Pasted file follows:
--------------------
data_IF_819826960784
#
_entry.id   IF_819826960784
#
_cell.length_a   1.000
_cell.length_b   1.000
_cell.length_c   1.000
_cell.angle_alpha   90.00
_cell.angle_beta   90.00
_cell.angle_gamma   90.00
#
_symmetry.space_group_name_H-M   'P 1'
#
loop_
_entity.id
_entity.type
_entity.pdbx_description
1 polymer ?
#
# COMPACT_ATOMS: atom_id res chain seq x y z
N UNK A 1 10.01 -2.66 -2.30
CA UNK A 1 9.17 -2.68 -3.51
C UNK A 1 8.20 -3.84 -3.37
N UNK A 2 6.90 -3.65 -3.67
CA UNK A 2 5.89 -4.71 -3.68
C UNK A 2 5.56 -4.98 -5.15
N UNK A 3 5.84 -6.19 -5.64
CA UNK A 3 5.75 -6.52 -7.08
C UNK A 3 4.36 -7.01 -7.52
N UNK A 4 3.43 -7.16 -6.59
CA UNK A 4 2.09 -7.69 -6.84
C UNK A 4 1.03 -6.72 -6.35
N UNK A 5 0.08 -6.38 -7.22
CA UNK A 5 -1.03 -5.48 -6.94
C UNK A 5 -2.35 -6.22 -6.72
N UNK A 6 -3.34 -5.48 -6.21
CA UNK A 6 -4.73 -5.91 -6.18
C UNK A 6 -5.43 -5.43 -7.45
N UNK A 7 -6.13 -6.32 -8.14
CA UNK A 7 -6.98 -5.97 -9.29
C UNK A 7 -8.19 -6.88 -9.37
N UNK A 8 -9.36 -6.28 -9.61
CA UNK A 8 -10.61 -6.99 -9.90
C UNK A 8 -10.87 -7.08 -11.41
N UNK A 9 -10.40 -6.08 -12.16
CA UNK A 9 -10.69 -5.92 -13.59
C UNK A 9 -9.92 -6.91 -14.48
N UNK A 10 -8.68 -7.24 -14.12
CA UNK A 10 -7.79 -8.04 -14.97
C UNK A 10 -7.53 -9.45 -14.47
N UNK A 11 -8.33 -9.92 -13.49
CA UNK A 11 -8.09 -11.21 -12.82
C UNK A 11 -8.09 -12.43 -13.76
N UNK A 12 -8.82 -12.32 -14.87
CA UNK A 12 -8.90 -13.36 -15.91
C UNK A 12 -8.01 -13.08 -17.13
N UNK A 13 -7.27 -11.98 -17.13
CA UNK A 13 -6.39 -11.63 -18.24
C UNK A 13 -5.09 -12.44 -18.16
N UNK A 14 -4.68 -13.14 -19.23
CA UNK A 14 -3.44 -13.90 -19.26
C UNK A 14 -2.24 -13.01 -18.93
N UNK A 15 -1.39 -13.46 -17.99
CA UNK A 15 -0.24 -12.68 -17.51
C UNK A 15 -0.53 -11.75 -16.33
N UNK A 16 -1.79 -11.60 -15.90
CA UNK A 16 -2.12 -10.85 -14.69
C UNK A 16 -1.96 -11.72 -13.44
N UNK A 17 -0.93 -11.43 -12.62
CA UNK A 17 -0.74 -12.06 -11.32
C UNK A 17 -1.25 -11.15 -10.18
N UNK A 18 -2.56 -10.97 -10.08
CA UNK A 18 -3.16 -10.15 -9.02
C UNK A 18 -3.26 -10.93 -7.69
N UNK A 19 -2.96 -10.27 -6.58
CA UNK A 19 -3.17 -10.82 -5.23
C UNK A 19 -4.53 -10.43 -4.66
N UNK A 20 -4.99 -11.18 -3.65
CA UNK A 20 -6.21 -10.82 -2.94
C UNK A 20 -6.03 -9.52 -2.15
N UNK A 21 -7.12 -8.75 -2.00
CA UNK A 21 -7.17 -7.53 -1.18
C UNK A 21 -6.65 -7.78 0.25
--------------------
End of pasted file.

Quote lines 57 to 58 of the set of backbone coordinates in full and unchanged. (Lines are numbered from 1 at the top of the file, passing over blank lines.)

N UNK A 13 -7.27 -11.98 -17.13
CA UNK A 13 -6.39 -11.63 -18.24